Ample blame exists for the demise of climate legislation in the U.S. Senate, from President Obama’s lack of political courage, to the environmental community’s overly ambitious strategy, to Republican intransigence. A way forward exists, however, to build on the rubble of the Senate’s failure to cap carbon emissions.
So, in case you missed it, there is evidently some kind of climate change conference underway this week. And, its not going well. Still, even if we imagine for a moment that a binding international treaty with hard carbon caps could be salvaged from the wreckage in Copenhagen, there is more news from home in the NYT showing that the US is not up to the climate change challenge at home.
We are developing the technology, but Matthew Wald’s story about a “false start” for smart grids in California and elsewhere provides yet another lens to focus on the policy deficit that is crippling every effort at meaningful energy reform. And, with public will degraded by global recession and climate change skepticism calcifying thanks to Climategate, policymakers cannot afford many more (or, anymore?) false starts.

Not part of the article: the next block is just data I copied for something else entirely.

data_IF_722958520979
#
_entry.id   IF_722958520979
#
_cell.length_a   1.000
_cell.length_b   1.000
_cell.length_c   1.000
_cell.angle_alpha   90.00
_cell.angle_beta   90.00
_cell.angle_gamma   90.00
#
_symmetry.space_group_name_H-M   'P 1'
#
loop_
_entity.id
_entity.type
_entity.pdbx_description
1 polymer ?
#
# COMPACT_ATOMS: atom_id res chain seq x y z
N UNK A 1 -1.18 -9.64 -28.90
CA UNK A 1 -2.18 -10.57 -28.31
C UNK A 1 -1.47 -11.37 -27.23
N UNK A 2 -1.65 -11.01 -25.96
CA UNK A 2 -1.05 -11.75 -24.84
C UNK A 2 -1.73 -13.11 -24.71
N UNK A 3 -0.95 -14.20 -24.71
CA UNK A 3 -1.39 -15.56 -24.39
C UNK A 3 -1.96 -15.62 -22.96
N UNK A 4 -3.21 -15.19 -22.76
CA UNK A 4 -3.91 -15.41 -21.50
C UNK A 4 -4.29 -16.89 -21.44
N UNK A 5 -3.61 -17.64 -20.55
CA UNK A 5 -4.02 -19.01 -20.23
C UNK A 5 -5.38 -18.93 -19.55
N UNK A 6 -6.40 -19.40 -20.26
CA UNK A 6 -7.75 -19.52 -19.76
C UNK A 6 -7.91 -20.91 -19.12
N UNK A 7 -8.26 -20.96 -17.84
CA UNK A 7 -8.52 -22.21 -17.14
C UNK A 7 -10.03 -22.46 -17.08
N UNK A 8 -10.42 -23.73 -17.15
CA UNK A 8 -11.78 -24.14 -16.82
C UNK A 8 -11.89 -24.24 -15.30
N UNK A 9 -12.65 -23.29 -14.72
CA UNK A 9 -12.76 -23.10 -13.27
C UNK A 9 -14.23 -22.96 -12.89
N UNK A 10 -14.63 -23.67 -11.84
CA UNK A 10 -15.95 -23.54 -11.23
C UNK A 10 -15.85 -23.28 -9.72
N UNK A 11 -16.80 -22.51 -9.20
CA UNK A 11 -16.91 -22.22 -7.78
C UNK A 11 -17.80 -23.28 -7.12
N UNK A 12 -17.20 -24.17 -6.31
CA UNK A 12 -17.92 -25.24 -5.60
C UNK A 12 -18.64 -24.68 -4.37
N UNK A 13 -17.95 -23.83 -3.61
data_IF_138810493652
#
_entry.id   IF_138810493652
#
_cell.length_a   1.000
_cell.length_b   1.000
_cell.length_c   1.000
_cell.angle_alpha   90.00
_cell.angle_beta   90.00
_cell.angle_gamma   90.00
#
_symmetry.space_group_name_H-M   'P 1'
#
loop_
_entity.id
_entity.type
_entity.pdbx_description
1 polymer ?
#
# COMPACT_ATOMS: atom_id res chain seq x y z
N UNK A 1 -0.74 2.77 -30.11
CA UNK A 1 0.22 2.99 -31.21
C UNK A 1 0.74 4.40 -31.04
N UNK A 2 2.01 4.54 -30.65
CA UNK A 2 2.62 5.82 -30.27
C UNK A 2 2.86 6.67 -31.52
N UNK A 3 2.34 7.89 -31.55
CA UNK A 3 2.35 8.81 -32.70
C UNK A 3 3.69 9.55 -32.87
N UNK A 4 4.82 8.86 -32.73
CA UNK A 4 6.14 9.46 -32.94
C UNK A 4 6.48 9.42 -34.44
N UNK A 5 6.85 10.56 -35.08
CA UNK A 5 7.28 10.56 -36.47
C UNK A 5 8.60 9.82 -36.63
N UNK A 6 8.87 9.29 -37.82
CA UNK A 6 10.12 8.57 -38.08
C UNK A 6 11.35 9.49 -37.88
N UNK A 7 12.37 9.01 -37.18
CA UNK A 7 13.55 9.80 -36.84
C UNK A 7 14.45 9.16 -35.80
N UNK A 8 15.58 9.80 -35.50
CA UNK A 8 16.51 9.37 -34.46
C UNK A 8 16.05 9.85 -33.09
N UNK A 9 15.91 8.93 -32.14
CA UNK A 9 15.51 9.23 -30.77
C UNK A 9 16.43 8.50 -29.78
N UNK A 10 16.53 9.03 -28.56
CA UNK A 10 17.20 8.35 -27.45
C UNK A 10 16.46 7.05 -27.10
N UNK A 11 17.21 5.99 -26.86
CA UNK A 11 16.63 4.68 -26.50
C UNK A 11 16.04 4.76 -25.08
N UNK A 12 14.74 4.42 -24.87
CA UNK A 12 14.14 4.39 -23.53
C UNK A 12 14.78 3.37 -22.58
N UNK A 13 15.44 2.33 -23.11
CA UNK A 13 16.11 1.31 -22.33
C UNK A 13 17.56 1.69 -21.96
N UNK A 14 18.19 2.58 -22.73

Earlier this year, everyone in the environmental punditocracy had an opinion on what domestic policy moves the leading economies and emerging nations might make to position themselves in advance of December’s climate change conference in Copenhagen.
The US? President Obama would arrive wearing a badge of victory: the world’s first-ever all-auction cap-and-trade system. China and India? The world’s fastest growing economies would put domestic Potemkin policies in place to demonstrate good faith. Western Europe? With a carbon cap in place and a bona fide legacy of environmental leadership, the Old West would continue to carry the mantle by pushing for significant advancement beyond Kyoto standards.
The global economic meltdown has rendered impossible any determination of how accurate those predictions might have been. Although things are looking up economically, there is no telling what history will be written in Denmark this winter. The signs are not promising.